Squirrels, Context, Assumptions, and Checking Business Sense at the Door

There is a squirrel that has started hanging out outside my window. I’ve tried to take a picture of it to share, but it seems to get scared off by too much movement (that includes my reaching out to grab my phone to take a picture). My office window looks out on the roof of the kitchen, so it’s not especially close, just close enough to peer in the window. Sometimes it just runs by – other times it stops, lays down, puts its head down, and hangs out (for lack of a better description).

So I’m pretty sure that squirrels don’t have too much cognitive thought, but I do know that they can be clever – especially when it comes to getting birdseed out of the birdfeeder. Even with that, I’m pretty sure the squirrel has no idea what I’m up to – clicking away on this keyboard and drinking my coffee. Perhaps it’s admiring the flowers in my window – or perhaps it knows that there’s food somewhere in the house and is just searching for a way in.

But what does this have to do with nonprofits? And with fundraising?

In order to understand a situation, we need to understand the context. We need to be able to process and see the full picture to fully assess the right next steps.

Too often, I’ve seen executive directors not fully deliver on the role of providing context and enough information to our volunteer board members that they are able to make good strategic decisions on behalf of the organizations they are providing leadership for. They overestimate the knowledge that board members already have – and underestimate the value of the information they have to share.

There is no way I could educate a squirrel about what I’m doing when I’m sitting at my desk and it’s sitting outside looking at me. Sure, I could try to talk to it, but my neighbors might start getting a little worried about me :-). Our board members are smart – we can explain the context of our work. But first we need to stop assuming that they already know everything they need to know. And board members too need to acknowledge that they might need more information.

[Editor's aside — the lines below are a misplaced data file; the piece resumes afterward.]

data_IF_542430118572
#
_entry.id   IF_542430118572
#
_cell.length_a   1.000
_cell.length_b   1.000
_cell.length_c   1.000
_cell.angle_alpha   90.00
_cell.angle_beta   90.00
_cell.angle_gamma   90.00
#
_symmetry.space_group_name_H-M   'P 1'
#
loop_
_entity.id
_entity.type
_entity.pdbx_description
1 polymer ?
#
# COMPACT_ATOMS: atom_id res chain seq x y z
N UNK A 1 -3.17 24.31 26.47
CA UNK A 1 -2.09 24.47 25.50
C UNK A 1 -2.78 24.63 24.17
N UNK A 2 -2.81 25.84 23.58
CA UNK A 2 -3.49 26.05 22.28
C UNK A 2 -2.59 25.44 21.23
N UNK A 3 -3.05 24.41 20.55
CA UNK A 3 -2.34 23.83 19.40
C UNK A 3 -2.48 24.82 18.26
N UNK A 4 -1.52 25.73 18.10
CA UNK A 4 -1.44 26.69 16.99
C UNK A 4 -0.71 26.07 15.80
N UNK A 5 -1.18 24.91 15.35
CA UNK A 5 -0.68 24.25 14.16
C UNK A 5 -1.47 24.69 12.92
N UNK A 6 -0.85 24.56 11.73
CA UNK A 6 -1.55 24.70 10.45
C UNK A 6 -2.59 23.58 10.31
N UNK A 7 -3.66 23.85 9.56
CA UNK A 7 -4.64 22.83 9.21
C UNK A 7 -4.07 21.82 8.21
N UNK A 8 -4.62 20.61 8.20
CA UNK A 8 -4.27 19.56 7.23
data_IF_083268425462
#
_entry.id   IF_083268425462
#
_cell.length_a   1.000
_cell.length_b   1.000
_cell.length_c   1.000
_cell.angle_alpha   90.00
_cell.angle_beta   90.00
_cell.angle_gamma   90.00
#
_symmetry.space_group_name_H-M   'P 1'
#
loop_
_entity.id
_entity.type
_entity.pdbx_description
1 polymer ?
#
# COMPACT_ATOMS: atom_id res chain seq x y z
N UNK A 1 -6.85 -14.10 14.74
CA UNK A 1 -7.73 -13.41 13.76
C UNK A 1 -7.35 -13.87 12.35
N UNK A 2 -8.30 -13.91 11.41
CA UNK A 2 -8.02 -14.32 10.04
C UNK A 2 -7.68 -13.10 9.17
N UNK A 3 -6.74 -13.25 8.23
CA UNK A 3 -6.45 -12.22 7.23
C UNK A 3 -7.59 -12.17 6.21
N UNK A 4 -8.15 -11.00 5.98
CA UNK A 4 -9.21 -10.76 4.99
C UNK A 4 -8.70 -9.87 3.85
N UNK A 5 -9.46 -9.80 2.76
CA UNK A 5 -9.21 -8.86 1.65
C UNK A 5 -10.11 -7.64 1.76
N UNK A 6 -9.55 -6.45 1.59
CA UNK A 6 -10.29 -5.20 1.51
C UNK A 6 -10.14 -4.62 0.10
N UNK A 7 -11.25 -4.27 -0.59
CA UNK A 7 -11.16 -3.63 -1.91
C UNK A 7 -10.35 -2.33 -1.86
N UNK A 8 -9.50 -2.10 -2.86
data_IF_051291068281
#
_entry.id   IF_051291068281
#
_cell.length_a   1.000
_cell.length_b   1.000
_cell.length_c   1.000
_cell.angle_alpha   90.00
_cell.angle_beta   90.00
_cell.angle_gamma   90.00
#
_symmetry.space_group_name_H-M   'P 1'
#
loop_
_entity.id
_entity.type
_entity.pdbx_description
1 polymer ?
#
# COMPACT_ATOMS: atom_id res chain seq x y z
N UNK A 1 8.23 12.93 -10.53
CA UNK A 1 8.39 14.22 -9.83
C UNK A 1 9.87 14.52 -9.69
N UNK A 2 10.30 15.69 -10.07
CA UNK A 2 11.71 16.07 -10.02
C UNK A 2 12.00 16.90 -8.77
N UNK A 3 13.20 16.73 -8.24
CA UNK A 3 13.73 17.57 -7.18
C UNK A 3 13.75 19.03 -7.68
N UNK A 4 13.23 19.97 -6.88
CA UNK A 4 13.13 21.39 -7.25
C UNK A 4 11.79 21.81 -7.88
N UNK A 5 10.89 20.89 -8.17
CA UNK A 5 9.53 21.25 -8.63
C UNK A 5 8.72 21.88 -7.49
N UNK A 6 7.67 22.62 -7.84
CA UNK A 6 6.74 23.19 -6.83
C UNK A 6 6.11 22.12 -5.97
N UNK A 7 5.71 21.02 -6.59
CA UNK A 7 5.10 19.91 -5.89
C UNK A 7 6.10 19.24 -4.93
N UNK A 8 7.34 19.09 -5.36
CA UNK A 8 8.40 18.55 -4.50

On the other hand, I believe that board members also need to realize that nonprofits do operate in a completely different world than they are used to. Things generally move a little slower (there are many more stakeholders to be taken into account when considering changes – donors, clients, community members, etc.). Our board members need to be willing to see their Executive Director as a partner in the process – someone who can come and help bring context to the cause and to the positive changes we are all trying to make in the communities we serve – and who can help provide information that is needed to make the best decision for the community.

Board members also bring a lot to the relationship – knowledge about the community (both about donors and the community at-large) and often about solid business practices. Just like the executive director needs to be willing to speak up about the context the organization is operating in, board members need to stop checking their business sense at the door. If something wouldn’t fly at your day job or in your business, why would you let it fly at the organization you’re supposed to be leading? This shouldn’t include day-to-day operating situations, but does include personnel issues, ensuring that proper financial controls are in place, and development of a long-term vision / strategy (among others).

I could probably go on, but will let this conversation continue in the comments. What do you think about the partnership between board and staff? What’s working? What isn’t?

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